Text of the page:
Evaluating the performance of natural ventilation in buildings through simulation and on-site monitoring
Massachusetts Institute of Technology. Department of Architecture.
Leon R. Glicksman.
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Natural ventilation in buildings is capable of reducing energy consumption while maintaining a comfortable indoor at the same time. It is important that natural ventilation is taken into consideration in the early design stage, probably through simulation program. However, existing simulation programs are limited because of their model assumption, simulation efficiency and user friendliness. In this document a simulation program, CoolVent, is presented. It implements a multi-node, thermal and energy coupled model to simulate natural ventilation in buildings. The program is validated to be effective and efficient in simulation. Combined with the DOE building database, CoolVent evaluates the performance of different ventilation modes in different types of building and weather conditions. The second half of this thesis includes a detailed on-site monitoring study of a naturally ventilated building in Boston. It details the post-occupancy system characteristics. The monitoring results have also been compared with CoolVent. The simulation results are verified by comparing with the monitored ones. The program is then used to evaluate the potential of improved operation.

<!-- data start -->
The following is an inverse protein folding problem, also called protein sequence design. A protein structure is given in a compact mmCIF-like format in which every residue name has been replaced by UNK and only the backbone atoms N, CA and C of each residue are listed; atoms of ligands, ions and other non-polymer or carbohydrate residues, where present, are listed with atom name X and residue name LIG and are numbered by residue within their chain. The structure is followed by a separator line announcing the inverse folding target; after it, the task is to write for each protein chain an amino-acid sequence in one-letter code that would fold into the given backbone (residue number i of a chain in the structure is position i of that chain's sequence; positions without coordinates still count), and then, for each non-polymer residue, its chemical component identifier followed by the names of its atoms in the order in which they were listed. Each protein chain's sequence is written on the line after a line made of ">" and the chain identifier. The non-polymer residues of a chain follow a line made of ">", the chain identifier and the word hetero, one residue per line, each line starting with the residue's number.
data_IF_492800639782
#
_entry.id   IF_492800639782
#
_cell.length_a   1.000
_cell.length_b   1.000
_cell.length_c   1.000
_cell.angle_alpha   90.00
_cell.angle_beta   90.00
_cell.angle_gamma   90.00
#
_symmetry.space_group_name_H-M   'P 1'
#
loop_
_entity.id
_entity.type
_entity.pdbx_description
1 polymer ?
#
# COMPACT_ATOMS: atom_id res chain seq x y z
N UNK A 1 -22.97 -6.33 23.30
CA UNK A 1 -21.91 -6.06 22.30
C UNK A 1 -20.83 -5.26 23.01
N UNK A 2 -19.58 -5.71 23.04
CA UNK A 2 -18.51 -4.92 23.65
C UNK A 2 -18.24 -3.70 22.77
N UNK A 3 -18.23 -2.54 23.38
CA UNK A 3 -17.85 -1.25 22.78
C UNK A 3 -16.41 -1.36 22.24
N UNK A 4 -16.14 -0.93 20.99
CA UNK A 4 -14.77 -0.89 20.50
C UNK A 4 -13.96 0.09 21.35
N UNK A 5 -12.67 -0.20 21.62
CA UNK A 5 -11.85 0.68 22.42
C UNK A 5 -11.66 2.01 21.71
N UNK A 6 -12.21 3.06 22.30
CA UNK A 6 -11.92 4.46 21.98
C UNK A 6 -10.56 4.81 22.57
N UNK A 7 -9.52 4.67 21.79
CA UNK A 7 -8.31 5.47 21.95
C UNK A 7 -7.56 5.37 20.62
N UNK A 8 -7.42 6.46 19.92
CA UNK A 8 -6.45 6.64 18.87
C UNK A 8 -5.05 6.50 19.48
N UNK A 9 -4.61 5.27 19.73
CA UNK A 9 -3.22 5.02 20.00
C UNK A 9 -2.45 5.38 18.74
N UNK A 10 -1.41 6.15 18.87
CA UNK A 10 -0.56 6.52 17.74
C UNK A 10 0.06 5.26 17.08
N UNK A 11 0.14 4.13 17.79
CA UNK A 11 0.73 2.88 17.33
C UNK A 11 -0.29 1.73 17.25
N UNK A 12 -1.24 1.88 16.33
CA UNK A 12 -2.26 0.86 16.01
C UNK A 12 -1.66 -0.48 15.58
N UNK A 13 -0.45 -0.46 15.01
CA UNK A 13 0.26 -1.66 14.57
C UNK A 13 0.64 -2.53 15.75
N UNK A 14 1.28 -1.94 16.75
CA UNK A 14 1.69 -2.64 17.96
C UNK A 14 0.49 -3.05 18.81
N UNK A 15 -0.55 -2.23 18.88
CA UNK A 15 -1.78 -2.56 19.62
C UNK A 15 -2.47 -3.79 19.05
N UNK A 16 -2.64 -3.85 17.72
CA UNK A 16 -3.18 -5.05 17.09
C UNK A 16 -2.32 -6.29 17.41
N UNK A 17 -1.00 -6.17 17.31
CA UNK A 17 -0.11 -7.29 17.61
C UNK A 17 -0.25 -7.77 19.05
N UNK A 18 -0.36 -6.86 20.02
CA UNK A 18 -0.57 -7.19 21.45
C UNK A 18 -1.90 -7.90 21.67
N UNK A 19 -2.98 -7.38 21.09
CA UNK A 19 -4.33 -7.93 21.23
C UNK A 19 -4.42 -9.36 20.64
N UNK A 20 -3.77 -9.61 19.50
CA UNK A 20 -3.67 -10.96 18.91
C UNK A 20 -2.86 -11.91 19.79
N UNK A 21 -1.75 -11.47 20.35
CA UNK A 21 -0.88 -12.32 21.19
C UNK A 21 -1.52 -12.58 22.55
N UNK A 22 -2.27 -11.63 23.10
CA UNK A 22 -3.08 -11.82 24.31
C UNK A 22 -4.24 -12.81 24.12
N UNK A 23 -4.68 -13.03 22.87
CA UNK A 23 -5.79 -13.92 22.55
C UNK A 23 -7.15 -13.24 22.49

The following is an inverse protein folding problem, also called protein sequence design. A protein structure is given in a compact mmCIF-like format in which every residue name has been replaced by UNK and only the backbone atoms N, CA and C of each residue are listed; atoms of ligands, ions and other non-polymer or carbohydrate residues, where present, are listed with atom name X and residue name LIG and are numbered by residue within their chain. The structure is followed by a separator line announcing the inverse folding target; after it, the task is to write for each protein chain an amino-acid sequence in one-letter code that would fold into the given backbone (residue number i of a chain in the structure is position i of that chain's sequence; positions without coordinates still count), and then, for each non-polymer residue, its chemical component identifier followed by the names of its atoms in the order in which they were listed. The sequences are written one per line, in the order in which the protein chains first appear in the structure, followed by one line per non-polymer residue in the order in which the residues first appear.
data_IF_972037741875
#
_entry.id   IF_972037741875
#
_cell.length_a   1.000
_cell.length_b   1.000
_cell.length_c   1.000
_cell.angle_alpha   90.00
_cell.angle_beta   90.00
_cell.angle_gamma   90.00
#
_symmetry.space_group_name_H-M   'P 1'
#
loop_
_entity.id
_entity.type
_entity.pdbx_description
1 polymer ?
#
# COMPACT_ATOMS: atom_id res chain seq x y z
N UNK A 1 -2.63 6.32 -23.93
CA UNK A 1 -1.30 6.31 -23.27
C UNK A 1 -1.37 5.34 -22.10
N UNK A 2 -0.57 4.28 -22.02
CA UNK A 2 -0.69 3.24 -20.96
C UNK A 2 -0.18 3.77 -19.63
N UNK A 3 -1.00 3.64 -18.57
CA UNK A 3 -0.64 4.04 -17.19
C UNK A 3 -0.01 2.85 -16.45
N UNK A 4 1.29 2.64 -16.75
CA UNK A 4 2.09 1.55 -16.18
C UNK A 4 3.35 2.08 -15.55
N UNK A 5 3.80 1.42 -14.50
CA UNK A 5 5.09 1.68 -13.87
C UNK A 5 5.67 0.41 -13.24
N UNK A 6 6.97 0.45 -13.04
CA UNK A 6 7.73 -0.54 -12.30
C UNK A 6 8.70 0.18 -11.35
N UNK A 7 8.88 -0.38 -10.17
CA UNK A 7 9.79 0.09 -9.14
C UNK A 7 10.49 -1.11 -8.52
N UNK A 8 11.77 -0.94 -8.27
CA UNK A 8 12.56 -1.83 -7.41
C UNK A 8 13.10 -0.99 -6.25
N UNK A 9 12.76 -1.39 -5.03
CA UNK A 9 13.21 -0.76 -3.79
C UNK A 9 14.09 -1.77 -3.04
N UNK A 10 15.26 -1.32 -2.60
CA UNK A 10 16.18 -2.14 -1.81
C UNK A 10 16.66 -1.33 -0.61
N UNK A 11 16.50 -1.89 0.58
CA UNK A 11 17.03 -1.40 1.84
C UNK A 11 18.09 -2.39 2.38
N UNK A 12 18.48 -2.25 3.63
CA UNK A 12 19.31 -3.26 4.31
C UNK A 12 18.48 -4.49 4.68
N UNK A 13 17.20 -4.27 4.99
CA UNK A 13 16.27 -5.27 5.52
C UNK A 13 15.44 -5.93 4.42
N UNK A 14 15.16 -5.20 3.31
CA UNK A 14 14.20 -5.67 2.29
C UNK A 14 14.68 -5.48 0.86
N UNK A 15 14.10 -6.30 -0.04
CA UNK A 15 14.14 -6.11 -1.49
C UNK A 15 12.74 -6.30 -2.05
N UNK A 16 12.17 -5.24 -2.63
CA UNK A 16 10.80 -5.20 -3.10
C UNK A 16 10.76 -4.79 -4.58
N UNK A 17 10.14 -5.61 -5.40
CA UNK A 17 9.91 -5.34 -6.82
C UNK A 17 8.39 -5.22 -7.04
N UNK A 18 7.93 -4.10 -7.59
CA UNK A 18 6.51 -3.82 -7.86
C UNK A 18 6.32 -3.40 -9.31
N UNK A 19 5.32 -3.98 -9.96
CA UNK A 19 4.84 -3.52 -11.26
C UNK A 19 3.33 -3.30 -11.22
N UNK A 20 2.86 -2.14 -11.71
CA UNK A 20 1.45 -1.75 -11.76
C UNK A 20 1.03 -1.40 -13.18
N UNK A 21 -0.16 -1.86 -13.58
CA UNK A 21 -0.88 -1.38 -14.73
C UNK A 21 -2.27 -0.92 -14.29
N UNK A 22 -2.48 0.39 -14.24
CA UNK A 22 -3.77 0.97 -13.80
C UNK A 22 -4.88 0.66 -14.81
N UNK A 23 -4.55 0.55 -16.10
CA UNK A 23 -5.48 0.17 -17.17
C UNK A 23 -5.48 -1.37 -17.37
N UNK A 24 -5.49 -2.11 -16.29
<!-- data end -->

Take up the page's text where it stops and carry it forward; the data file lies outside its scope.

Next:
Thesis (S.M. in Building Technology)--Massachusetts Institute of Technology, Dept. of Architecture, 2013.This electronic version was submitted by the student author. The certified thesis is available in the Institute Archives and Special Collections.Vita. Cataloged from student-submitted PDF version of thesis.Includes bibliographical references (p. 120-121).
DepartmentMassachusetts Institute of Technology. Department of Architecture
Massachusetts Institute of Technology